Perrysburg will get a $200,000 state grant to help pay for six acres below Fort Meigs along the Maumee River, according to two state legislators.
The city bought the property on Rapids Road last week to settle a lawsuit with a developer and ensure that the view of the fort from the river would be preserved.
The purchase price was $400,000.
State Rep. Randy Gardner (R., Bowling Green) and state Sen. Mark Wagoner (R., Ottawa Hills) announced the funding yesterday during a news conference on the site, which has a sweeping view across the river and looks straight up Conant Street in Maumee.
The legislators said the money would come from Ohio's 2009-2010 capital budget, which will be introduced in the General Assembly this month and sets aside $100 million for community projects such as the land purchase by Perrysburg.
Perrysburg will have the funds this summer or fall, Mr. Wagoner said.
Perrysburg officials and local historic preservationists in attendance expressed satisfaction.
Dr. Richard Ruppert, president of the Ohio Historical Society, which owns Fort Meigs, noted that the Rapids Road parcel was the last piece of private property around the fort.
"It's a very important piece of property," he said.
Perrysburg Administrator John Alexander said the state funding would be "a significant component of the financial package for the acquisition of this historic site."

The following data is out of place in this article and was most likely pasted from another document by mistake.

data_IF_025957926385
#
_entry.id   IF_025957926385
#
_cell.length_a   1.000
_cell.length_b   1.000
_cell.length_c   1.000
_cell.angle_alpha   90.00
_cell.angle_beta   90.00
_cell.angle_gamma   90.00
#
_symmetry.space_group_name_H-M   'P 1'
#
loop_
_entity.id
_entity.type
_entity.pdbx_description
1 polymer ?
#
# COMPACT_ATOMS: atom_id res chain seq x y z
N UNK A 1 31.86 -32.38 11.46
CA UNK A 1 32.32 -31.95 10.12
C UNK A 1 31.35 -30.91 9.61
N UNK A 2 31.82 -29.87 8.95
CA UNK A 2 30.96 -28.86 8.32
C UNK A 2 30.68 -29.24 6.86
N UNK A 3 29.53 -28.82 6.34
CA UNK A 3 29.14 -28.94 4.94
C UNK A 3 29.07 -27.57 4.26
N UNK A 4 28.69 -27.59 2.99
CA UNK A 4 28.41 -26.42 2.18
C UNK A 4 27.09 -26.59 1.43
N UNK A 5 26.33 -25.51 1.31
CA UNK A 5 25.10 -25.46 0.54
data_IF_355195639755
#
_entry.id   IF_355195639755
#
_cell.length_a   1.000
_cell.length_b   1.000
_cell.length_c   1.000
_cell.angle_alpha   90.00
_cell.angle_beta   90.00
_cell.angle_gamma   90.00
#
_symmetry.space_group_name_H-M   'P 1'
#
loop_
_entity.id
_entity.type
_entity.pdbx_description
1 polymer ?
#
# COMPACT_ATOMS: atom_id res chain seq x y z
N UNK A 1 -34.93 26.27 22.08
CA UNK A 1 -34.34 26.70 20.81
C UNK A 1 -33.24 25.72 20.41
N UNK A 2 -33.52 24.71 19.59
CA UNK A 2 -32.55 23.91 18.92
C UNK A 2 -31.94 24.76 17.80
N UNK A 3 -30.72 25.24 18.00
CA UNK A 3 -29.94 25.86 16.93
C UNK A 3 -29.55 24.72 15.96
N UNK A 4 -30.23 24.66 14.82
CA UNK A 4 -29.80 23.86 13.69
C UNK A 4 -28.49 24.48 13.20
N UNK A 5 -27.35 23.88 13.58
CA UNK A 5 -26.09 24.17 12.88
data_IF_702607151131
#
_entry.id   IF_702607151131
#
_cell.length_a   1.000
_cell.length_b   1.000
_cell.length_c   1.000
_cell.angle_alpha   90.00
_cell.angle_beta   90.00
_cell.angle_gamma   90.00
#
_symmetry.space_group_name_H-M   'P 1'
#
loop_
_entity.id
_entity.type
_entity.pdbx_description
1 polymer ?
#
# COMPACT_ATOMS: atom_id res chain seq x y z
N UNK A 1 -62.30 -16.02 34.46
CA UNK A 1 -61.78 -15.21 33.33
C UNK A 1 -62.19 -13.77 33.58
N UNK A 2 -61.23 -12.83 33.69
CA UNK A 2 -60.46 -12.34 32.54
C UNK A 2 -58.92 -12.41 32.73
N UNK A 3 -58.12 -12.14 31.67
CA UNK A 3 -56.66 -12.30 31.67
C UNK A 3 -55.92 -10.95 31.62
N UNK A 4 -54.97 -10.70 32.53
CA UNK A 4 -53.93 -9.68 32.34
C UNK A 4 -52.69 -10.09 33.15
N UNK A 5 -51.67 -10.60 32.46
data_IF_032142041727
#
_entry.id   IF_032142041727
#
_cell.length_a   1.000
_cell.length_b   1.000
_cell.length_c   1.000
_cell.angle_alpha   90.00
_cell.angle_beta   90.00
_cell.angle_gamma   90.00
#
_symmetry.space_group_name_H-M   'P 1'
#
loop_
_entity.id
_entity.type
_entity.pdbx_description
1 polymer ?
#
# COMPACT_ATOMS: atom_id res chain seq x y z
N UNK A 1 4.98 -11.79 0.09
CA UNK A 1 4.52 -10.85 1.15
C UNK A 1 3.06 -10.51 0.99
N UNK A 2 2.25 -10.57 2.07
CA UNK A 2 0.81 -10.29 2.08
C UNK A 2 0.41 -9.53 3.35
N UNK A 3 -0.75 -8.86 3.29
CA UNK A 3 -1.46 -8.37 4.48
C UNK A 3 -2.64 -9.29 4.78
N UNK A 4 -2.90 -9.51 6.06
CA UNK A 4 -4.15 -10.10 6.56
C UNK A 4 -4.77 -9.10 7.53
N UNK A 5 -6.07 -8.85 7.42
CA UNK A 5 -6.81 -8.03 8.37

The city planned to tear down a vacant house on the property, remove an underground heating-oil tank, and deed the property to the state historical society, Mr. Alexander explained.
Perrysburg developer Larry LaPointe paid $200,000 for the property in 2002, intending to build multiple and single-family housing with an imposing view of the river.
Preservationists and fort officials opposed his plan, contending the development would detract from the natural beauty of the view and encroach on a treasured historical site.
When Perrysburg declined to grant the needed residential zoning, Mr. LaPointe sued in Wood County Common Pleas Court, arguing the city denied him economic use of his property. He wanted a judge to order the city to rezone the parcel or buy it from him.
The city settled by doing the latter, although its decision was not contingent on the availability of state funding.
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